Child Mental Health Week 2019: Using Sensory Processing to look after my Mental Health  



How can I use my senses and sensory processing to look after my mental health?


According to Sutton and Nicholson (2011), sensory-based treatment has been identified as an effective treatment approach for clients who are distressed, anxious, agitated, or potentially aggressive and as an alternative for more coercive actions; they also determined that sensory modulation approaches are particularly helpful for people with trauma histories, PTSD, and self-harming behaviours.Mental Health

Scanlan and Novak (2015) did a scoping review (summary of new research areas) regarding sensory approaches; a total of 17 studies were included in the final review. A range of sensory approaches were evaluated. In general, service users reported they were useful for self-management of distress. Positive outcomes demonstrated that adopting sensory approaches may help reduce behavioural disturbances, empower staff and consumers to build positive relationships and provide simple positive and inexpensive strategies that can be used post discharge.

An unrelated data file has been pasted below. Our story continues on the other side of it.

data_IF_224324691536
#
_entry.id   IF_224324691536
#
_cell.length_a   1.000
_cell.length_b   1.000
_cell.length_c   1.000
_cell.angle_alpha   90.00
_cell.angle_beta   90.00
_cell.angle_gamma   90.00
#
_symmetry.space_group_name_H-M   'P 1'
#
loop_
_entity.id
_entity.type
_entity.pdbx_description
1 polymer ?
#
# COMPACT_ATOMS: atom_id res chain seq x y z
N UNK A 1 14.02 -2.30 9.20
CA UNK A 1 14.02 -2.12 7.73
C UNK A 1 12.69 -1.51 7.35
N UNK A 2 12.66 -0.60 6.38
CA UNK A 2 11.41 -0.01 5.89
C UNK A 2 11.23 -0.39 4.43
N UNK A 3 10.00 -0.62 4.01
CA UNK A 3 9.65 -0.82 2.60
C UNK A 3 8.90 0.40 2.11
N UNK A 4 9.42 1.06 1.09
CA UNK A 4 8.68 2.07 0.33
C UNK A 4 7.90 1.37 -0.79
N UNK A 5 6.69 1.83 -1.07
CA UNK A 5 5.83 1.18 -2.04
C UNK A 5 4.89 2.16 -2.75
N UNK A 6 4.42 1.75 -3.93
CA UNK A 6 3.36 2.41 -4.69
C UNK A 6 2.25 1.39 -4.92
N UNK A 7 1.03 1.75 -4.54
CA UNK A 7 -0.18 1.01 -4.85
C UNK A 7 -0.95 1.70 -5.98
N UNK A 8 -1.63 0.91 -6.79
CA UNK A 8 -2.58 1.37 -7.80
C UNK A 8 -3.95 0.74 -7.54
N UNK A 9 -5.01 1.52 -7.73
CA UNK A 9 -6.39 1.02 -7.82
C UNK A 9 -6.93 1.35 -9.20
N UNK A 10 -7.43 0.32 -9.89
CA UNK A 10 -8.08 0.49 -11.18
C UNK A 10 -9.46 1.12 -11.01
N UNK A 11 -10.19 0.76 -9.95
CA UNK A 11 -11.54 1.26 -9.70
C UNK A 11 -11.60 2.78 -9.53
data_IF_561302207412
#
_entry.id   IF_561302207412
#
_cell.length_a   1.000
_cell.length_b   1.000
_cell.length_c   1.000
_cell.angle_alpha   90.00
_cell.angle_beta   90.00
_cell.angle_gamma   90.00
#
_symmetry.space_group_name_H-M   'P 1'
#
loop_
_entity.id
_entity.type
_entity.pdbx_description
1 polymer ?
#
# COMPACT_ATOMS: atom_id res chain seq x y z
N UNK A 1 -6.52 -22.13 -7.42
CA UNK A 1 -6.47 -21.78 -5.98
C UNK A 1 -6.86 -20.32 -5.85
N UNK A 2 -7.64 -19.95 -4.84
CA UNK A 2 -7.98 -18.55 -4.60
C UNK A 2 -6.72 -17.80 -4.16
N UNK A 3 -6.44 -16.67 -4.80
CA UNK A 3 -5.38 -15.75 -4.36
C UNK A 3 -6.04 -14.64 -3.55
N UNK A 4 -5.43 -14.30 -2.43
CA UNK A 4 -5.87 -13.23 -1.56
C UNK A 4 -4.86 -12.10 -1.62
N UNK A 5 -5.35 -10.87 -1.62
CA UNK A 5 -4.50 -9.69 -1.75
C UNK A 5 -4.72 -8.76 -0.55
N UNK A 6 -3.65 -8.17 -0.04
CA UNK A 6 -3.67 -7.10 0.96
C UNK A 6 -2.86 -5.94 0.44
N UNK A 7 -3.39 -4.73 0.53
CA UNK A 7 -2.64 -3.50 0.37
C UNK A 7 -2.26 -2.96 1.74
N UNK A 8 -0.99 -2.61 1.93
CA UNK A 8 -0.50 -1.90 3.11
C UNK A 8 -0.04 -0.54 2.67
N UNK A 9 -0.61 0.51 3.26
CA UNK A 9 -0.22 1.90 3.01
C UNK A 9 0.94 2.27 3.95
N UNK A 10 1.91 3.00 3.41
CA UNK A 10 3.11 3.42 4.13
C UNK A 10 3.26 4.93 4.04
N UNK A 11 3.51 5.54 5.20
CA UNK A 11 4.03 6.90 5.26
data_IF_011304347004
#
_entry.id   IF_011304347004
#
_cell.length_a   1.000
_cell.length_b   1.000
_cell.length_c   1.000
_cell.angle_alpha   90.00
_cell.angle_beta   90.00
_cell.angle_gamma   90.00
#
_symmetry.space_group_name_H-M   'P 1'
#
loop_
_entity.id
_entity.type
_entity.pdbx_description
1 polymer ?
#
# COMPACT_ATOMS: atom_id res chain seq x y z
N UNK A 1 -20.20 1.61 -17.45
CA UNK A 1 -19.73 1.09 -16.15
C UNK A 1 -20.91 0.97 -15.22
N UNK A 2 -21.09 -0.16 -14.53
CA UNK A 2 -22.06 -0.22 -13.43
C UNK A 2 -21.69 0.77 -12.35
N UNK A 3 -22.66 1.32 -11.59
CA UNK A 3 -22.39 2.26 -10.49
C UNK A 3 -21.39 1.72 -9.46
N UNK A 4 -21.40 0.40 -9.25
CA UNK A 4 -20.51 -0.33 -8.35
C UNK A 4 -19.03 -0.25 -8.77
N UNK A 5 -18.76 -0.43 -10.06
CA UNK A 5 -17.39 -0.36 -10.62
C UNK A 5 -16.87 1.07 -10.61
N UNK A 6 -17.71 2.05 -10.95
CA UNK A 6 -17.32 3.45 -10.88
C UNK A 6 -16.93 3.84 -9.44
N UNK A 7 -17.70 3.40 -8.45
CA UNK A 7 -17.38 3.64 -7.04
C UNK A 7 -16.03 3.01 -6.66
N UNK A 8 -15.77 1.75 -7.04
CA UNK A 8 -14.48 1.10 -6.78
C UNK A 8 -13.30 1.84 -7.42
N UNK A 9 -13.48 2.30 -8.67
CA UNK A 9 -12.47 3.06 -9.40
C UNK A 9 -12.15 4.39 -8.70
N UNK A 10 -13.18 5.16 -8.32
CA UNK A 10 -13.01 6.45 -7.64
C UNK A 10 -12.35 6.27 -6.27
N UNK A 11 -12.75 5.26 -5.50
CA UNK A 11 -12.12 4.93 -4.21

Alerting Activities;  are the activities that help prepare our brains and body for productivety by ‘waking up’ our bodies sensory systems.

Calming Activities; these activities are aimed calming the body’s sensory system by being centred and ready for learning/productivity.


    • A warm bath (calming)
    • A big hug (calming)
    • Sequin pillows (calming)
    • Velvet (calming/alerting)


    • A sour sweet (alerting)
    • Chewing gum (calming)
    • Something crunchy (calming)
    • Something cold (alerting)


    • Aromatherapy (calming/alerting)
    • Vanilla and Lavender (usually calming for most)
    • Peppermint (usually alerting for most people)
    • Choosing a shower gel that you like (depending on the smell – calming and alerting)


    • Listening to calming music (calming)
    • Listening to rock music (alerting)
    • Quiet time or space (calming)


    • Watching a sunrise (usually calming)
    • Watching fish swimming (usually calming)
    • Lots of flashing lights or colours (alerting)


    • Going for a run (calming)
    • Rocking in rocking chair (calming)
    • Big breath out – blowing bubbles out (calming)
    • Jumping and spinning (alerting)


    • Spinning (alerting)
    • Swinging (calming)
    • Rocking in a rocking chair (calming)
    • Jumping and crashing (alerting)

Further Information:

Moore, K. (2016). Following the evidence: Sensory approaches in mental health

Key Tips:

  • Find what works for you
  • Check out our page on Mental Health here!

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